This kind of film is generally not my cup of tea; I watched Winter’s Tale because I was at home sick one weekend. I wasn’t expecting a lot, but I hoped to be entertained for a couple of hours.
Directed and co-written by Akiva Goldsman, this being his first role as director of a film, having previously directed a few television episodes. Goldsman is traditionally a producer and writer, having worked on a mixture of very good (e.g, A Beautiful Mind) and very bad (e.g. Mr. and Mrs. Smith) films. The film stars Colin Farrell and Jessica Brown Findlay; the cast also includes Russell Crowe, Jennifer Connelly and Will Smith who have all worked with Goldsman before.
Gosh, this is a silly movie. I paused the film early on only to find that despite almost nothing having happened, a whole half an hour had passed and even worse – there was an hour and a half left to go.
The performances are generally okay with the chemistry between Colin Farrell and Jessica Brown Findlay being one of the only interesting and convincing elements in the film. Short appearances from Will Smith and Jennifer Connolly are not good at all- Connolly being uncharacteristically flat and Smith just plain laughable (in his defence his character and dialogue are absolutely shocking).
Some of the special effects are decent whilst others are astoundingly bad- notably the magical white horse’s glowing spirit wings (seriously) were very poorly executed, as were the fake lens fares which apparently link everything in the universe together.
As I’ve mentioned in other reviews – I absolutely love the idea of a film creating a kind of absurdist realism – similar to our reality but with peculiar differences. Winter’s Tale attempts this, but fails very miserably by creating a convoluted world without any substance or interest. There is a lot going on (I think??), some of which is explained through opaque and insufficient exposition. It’s outrageously bold in what it attempts, but there’s so little to back it up, making it shallow and almost funny (but not quite laugh-out-loud, so unfortunately it doesn’t really work on that level either).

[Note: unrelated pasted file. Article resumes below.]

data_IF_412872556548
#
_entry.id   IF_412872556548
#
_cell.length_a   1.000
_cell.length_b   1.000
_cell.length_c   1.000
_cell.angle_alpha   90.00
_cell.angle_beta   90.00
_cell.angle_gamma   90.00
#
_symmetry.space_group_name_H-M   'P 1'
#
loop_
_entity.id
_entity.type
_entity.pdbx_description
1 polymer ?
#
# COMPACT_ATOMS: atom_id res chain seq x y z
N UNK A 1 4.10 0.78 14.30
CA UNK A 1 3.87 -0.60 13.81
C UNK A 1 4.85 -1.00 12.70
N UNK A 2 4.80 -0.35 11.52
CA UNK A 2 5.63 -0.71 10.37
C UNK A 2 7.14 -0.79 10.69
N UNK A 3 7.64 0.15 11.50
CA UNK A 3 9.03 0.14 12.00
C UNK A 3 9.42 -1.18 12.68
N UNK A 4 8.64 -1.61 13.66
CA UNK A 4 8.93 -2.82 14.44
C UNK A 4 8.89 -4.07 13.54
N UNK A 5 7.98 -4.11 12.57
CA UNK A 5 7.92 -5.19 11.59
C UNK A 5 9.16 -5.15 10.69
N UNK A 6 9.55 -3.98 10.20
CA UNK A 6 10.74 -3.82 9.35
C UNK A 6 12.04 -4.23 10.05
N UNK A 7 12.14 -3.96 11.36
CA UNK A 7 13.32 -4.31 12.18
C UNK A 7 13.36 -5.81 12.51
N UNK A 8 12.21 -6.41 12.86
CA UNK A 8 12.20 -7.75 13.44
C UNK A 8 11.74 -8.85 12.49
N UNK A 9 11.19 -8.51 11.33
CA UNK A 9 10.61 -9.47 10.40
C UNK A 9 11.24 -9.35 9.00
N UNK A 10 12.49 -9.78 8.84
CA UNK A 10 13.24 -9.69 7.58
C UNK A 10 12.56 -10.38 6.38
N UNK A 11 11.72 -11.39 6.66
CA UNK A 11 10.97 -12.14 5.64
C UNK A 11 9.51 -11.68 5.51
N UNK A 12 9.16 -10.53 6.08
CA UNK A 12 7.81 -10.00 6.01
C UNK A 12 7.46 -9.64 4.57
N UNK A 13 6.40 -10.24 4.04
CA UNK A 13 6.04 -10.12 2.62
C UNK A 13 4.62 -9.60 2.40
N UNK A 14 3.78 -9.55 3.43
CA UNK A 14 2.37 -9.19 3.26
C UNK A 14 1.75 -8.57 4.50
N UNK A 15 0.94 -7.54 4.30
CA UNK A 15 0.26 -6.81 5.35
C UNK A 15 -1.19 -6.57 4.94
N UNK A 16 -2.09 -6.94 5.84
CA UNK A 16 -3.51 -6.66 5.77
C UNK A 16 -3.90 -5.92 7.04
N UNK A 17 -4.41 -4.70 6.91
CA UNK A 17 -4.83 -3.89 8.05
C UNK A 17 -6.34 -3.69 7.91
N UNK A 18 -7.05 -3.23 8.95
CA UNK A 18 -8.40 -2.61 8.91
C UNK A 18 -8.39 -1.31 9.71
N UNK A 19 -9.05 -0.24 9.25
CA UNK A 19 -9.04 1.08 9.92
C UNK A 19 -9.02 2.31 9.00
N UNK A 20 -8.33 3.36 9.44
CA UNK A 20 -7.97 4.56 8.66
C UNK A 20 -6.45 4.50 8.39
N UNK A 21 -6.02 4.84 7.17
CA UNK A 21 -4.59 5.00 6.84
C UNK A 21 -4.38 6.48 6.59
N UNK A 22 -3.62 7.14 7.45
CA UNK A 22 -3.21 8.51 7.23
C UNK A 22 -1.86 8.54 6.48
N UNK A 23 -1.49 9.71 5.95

Within scenes, edits and shots are placed and timed very poorly, for example in an early scene Farrell urgently needs to escape the advancing gang of armed thugs who appear to be barely metres away, but he meanwhile appears to be extremely slowly trying to tame a placid, stationary horse. One could speculate that the overall edit might have removed content that would have helped the plot to make sense. It does feel like perhaps cuts were made in order to fit it into a running time just short of two hours…but then again perhaps that content never existed.
(mild spoilers ahead)
Lastly and most annoyingly, in a bizarre plot twist the gangster played by Russell Crowe goes to visit the devil whom he refers to as Lucifer, and is revealed to himself be a demon. The devil (Will Smith) makes reference to eternal salvation, miracles and evokes apocalyptic Biblical imagery. The only mention of Jesus however is when Farrell says the name in vain in one of the final scenes. The voice over (from Brown Findlay’s character) ends the film with a bland statement about how ‘the universe loves us all equally’ and how we all become stars when we die.
It would be insulting were it not so witless, completely lacking in charm and totally unintelligent.
Agree, disagree, have something to add or another film to suggest? I’d love to hear from you, so post a comment below.